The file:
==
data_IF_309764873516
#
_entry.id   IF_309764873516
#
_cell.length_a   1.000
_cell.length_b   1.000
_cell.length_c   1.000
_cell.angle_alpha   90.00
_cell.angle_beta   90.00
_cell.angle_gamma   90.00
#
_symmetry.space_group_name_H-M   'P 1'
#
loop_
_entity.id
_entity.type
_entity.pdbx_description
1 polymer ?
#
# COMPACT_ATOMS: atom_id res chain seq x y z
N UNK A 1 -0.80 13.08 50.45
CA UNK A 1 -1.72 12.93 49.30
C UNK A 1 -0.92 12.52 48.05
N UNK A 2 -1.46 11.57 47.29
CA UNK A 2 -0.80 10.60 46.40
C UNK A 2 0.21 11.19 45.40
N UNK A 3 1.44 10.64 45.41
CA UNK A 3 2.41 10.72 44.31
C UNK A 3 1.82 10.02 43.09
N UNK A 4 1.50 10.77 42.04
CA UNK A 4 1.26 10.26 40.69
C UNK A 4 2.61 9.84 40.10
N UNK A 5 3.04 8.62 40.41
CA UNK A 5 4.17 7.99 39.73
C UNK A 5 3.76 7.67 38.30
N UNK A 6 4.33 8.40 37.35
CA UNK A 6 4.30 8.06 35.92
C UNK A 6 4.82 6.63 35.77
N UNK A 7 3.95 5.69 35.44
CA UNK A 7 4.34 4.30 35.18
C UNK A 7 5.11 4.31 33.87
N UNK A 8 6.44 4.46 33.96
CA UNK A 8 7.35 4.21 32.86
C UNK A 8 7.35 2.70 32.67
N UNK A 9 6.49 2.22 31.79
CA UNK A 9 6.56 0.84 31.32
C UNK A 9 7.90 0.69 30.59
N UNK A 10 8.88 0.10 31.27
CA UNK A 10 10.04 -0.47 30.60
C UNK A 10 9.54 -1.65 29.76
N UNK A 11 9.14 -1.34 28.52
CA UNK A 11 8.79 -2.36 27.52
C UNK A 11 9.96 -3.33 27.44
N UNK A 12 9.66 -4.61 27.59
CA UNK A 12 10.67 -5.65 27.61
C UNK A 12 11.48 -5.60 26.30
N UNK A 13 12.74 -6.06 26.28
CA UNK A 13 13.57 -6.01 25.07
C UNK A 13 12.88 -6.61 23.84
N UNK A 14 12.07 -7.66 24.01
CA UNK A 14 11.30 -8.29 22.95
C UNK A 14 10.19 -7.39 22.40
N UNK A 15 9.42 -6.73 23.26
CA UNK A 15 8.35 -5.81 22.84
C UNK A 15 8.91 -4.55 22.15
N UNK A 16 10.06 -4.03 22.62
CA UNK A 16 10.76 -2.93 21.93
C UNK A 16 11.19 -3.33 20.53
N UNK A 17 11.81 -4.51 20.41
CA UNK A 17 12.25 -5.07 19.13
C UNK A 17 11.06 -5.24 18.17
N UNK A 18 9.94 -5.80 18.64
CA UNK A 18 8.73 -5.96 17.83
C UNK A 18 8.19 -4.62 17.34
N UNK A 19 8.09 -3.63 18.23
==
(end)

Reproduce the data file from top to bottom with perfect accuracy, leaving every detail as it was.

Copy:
data_IF_309764873516
#
_entry.id   IF_309764873516
#
_cell.length_a   1.000
_cell.length_b   1.000
_cell.length_c   1.000
_cell.angle_alpha   90.00
_cell.angle_beta   90.00
_cell.angle_gamma   90.00
#
_symmetry.space_group_name_H-M   'P 1'
#
loop_
_entity.id
_entity.type
_entity.pdbx_description
1 polymer ?
#
# COMPACT_ATOMS: atom_id res chain seq x y z
N UNK A 1 -0.80 13.08 50.45
CA UNK A 1 -1.72 12.93 49.30
C UNK A 1 -0.92 12.52 48.05
N UNK A 2 -1.46 11.57 47.29
CA UNK A 2 -0.80 10.60 46.40
C UNK A 2 0.21 11.19 45.40
N UNK A 3 1.44 10.64 45.41
CA UNK A 3 2.41 10.72 44.31
C UNK A 3 1.82 10.02 43.09
N UNK A 4 1.50 10.77 42.04
CA UNK A 4 1.26 10.26 40.69
C UNK A 4 2.61 9.84 40.10
N UNK A 5 3.04 8.62 40.41
CA UNK A 5 4.17 7.99 39.73
C UNK A 5 3.76 7.67 38.30
N UNK A 6 4.33 8.40 37.35
CA UNK A 6 4.30 8.06 35.92
C UNK A 6 4.82 6.63 35.77
N UNK A 7 3.95 5.69 35.44
CA UNK A 7 4.34 4.30 35.18
C UNK A 7 5.11 4.31 33.87
N UNK A 8 6.44 4.46 33.96
CA UNK A 8 7.35 4.21 32.86
C UNK A 8 7.35 2.70 32.67
N UNK A 9 6.49 2.22 31.79
CA UNK A 9 6.56 0.84 31.32
C UNK A 9 7.90 0.69 30.59
N UNK A 10 8.88 0.10 31.27
CA UNK A 10 10.04 -0.47 30.60
C UNK A 10 9.54 -1.65 29.76
N UNK A 11 9.14 -1.34 28.52
CA UNK A 11 8.79 -2.36 27.52
C UNK A 11 9.96 -3.33 27.44
N UNK A 12 9.66 -4.61 27.59
CA UNK A 12 10.67 -5.65 27.61
C UNK A 12 11.48 -5.60 26.30
N UNK A 13 12.74 -6.06 26.28
CA UNK A 13 13.57 -6.01 25.07
C UNK A 13 12.88 -6.61 23.84
N UNK A 14 12.07 -7.66 24.01
CA UNK A 14 11.30 -8.29 22.95
C UNK A 14 10.19 -7.39 22.40
N UNK A 15 9.42 -6.73 23.26
CA UNK A 15 8.35 -5.81 22.84
C UNK A 15 8.91 -4.55 22.15
N UNK A 16 10.06 -4.03 22.62
CA UNK A 16 10.76 -2.93 21.93
C UNK A 16 11.19 -3.33 20.53
N UNK A 17 11.81 -4.51 20.41
CA UNK A 17 12.25 -5.07 19.13
C UNK A 17 11.06 -5.24 18.17
N UNK A 18 9.94 -5.80 18.64
CA UNK A 18 8.73 -5.96 17.83
C UNK A 18 8.19 -4.62 17.34
N UNK A 19 8.09 -3.63 18.23